What would it take to be an Employability mentor ?
Enabled Employability Mentoring Programme is systematically designed to improve the employability prospects of students who perhaps had little chance of finding a job. The development of a mentoring relationship with an experienced professional, who works in the student’s sector of interest, will impart valuable insights into the industry. More often than not, the Mentees whom you will mentor will have good academics and undeveloped social skills. If you have experienced the same during the first few years of your career journey, you will be able to empathize very easily with Mentees. (For more details, go to https://email@example.com/my-on-going-tryst-with-mentoring-and-employability-3d8e28644b14)
You would be expected to build a relationship with your mentees which will serve as a stimulus for their growth. By sharing your professional knowledge and experience and offering advice and guidance, you will create a climate which encourages them to develop their ideas and pursue their goals.
As a mentor, you would be expected to fulfil several roles which include a motivator, friend, supporter and coach. You will respond consistently, openly and honestly to your mentees providing sensitive challenges and support where appropriate. You will need to have the ability to convey your belief and confidence in your mentees.
Being a full time working professional, it will be expected that you will not be able to physically participate more than two days in a month.
Skills and attributes required from you as a mentor:
• Good articulation skills and the ability to develop a supportive relationship
• Ability to pace your facilitation and coaching style to the need of a mentee
• The ability to provide feedback in a constructive manner so that mentee starts working on it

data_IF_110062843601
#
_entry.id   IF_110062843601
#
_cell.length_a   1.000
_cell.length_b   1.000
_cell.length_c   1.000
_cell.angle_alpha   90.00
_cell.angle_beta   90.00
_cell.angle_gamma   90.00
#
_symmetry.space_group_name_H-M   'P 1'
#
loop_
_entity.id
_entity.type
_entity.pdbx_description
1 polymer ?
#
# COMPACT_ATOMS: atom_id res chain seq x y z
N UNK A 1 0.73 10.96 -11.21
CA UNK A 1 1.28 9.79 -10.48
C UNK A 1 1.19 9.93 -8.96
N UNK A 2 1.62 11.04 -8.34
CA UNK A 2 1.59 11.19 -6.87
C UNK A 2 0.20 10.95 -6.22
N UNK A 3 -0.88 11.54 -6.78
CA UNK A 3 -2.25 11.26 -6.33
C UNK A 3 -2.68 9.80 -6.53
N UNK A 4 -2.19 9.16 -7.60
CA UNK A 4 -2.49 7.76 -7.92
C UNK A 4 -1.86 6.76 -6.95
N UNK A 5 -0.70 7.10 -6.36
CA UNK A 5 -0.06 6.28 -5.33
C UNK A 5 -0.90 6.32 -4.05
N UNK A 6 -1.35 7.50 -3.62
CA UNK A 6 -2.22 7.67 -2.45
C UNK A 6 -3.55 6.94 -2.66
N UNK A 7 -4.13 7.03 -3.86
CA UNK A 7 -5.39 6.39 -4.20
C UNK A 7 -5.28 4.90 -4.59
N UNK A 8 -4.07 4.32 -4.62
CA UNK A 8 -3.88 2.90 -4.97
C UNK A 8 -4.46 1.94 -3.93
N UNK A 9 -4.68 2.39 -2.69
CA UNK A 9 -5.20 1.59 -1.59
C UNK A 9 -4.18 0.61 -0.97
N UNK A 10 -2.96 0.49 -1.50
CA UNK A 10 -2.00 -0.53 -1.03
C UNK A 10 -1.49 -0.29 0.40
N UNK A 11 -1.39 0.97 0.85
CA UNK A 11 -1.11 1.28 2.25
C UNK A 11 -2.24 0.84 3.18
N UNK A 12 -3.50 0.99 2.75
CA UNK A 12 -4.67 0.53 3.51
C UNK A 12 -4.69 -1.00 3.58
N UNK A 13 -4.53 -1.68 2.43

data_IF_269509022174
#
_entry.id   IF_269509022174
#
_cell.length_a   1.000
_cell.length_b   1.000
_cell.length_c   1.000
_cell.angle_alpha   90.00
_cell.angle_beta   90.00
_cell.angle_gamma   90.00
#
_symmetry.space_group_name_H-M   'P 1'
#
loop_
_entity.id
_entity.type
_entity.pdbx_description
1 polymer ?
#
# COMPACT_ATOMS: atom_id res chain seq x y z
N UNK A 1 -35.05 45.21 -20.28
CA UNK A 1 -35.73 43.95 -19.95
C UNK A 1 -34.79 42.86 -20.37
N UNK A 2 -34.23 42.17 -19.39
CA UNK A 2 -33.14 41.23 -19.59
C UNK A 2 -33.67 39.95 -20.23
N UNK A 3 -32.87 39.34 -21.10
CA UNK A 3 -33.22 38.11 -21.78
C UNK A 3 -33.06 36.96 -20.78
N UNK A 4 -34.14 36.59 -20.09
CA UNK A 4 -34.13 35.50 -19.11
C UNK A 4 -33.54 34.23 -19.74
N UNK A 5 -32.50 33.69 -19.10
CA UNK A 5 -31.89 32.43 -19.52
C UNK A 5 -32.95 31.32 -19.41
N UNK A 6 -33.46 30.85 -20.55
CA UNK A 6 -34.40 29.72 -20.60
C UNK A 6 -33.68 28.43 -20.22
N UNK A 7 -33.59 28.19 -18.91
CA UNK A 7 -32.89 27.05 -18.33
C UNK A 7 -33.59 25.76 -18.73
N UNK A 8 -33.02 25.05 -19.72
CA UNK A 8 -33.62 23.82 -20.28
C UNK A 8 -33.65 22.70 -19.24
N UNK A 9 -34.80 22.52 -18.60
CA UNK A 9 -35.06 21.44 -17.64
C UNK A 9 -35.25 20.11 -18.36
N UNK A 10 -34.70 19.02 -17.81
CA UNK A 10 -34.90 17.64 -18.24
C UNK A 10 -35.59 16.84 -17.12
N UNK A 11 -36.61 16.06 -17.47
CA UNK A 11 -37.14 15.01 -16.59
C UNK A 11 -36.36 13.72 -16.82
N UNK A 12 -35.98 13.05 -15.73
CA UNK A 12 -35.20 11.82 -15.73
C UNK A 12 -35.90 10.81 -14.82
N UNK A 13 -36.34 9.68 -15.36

• The ability to commit time and effort to the mentoring relationship
• A willingness to be open and share experiences and advice of the sector
• Above all honesty to let the mentee know what are his strengths and development areas
• Listening with an open mind and not suggesting solutions that come immediately to the mind
Benefits for the mentor:
• Developing confident and ambitious graduates equipped to shape society
• You will achieve job satisfaction in helping others to improve their employability and life prospects
• Your facilitation and coaching skills will be honed and further enhanced
• You can reflect on your own professional development through the exchange of ideas and insights
• It will raise the profile of your organization with a network of fellow professionals and future graduates
• It helps in developing lifelong relationships not only with students but also institutes
• Last but not the least, it adds a streak of altruism of to your resume
What a Mentor is prohibited from:
• Backing out while mentee looks upto him/ her for time
• “I am a busy person getting X Lakhs CTC and you are not participating. It is so discouraging”
• “I have been a very successful professional and you can always follow my example”
• “I have had no failures, I am the best”
There is no right way to do it and I have tried not to get prescriptive but share my experiences from my failures and unlearning.
And before I end, make a note of: